San Diego County Eyes $11,000 Yearly Fee For Pot Dispensaries


Graphic: San Diego Organic Wellness Association

​In what smacks of a shakedown, San Diego County’s Board of Supervisors on Tuesday will discuss an ordinance that would require medical marijuana dispensaries to pay the county $11,017 a year, the sheriff’s alleged “cost to regulate” the facilities. 

The annual fee, according to county staff, would cover the cost of issuing operational permits, investigating applicants, and for “inspections” after shops have opened, reports Dorian Hargrove of the San Diego Reader.

If approved, the ordinance will also allow the county to collect fingerprints from those looking to open dispensaries. It would also establish more regulations for off-site marijuana deliveries.
The fees and added regulations are more examples of the county supervisors’ tendency to thwart distribution of medicinal cannabis, according to patient advocates.

Photo: SDNN
Eugene Davidovich, ASA: “What they have done is eradicate medical marijuana anywhere in the county”

​”Whether it is $11,000 or $100,000 isn’t important,” said Eugene Davidovich, coordinator for the San Diego chapter of Americans for Safe Access (ASA), a patient advocacy group. According to Davidovich, the county supervisors already placed a “de facto ban” on dispensaries last year when they outlawed the pot shops in unincorporated areas of San Diego County.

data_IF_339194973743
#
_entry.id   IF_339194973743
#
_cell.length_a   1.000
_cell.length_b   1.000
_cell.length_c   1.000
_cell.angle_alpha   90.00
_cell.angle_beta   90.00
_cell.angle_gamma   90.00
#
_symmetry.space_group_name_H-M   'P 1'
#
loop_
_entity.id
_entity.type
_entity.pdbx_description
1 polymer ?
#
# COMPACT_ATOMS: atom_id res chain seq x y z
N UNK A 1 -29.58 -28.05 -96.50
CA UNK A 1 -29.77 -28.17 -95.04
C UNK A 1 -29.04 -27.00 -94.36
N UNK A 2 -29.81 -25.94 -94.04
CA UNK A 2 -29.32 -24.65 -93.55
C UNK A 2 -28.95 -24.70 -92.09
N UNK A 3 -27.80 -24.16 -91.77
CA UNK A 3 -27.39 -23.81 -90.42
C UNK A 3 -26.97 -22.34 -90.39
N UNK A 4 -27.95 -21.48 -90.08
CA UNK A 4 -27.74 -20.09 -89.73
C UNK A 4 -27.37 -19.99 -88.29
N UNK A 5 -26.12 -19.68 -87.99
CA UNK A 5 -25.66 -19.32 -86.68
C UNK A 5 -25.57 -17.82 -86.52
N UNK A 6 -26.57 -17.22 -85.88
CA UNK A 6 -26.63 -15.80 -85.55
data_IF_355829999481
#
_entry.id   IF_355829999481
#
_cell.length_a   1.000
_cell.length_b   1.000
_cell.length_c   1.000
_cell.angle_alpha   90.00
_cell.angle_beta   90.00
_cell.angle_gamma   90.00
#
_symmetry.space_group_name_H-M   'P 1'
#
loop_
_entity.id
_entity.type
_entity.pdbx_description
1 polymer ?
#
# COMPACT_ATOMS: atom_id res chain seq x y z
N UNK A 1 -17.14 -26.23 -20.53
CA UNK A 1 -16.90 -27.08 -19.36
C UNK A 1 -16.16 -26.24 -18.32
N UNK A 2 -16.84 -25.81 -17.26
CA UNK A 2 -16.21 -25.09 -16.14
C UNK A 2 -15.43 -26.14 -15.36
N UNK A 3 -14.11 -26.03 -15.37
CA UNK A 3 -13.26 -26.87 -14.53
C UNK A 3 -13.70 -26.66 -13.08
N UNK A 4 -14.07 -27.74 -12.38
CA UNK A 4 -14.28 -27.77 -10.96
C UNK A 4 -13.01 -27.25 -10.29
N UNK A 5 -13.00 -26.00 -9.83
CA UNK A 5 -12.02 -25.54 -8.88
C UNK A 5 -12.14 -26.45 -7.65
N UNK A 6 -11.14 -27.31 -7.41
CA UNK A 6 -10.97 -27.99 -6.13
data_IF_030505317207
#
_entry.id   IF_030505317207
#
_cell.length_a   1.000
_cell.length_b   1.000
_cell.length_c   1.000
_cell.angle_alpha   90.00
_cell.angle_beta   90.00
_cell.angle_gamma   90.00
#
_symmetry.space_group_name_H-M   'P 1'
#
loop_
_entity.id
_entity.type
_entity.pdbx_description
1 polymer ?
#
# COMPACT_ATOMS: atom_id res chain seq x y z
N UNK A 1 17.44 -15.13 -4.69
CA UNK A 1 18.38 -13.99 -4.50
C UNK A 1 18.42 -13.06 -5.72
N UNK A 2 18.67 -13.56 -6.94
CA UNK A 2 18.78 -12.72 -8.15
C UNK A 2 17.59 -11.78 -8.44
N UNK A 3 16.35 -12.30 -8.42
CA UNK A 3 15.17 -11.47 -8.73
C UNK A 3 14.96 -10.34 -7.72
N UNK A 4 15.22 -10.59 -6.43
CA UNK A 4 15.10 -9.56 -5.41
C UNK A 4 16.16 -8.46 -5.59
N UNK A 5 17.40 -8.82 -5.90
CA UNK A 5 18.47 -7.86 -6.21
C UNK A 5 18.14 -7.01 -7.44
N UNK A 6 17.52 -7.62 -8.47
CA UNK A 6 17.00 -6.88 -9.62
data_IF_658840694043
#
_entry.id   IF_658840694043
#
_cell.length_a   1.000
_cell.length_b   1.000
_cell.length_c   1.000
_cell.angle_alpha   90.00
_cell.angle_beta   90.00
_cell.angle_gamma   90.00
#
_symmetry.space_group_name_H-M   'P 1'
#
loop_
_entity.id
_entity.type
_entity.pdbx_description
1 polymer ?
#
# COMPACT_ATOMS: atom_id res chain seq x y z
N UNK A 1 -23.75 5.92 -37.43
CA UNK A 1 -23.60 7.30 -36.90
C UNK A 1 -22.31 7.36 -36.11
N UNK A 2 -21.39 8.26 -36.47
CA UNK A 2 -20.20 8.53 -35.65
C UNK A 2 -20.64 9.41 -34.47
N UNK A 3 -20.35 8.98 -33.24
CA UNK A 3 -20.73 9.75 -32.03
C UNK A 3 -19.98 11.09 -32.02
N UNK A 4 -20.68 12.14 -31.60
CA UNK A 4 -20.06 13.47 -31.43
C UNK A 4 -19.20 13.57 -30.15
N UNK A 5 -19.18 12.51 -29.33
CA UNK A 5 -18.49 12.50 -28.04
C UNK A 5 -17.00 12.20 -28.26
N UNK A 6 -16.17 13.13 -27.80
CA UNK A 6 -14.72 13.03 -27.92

“Although the ordinance does not specifically say the word ‘ban,’ the intent and outcome is such,” Davidovich said Monday. “Not a single place has been able to obtain a permit to open in the county since the ordinance was adopted, mainly due to the fact that there are no properties where one could exist.”
“The purpose of zoning regulations is to ensure that businesses in the county are located in appropriate areas,” Davidovich said. “They should not be used as a tool to go around the will of the voters and enact a ban.”
San Diego County’s political leaders, including the Board of Supervisors, have been notoriously slow in implementing California’s medical marijuana law, approved by voters in 1996 and expanded and clarified by the Assembly in 2003.
The county finally issued its first medical marijuana ID cards in 2003 — a full six years after being instructed to do so by the Legislature.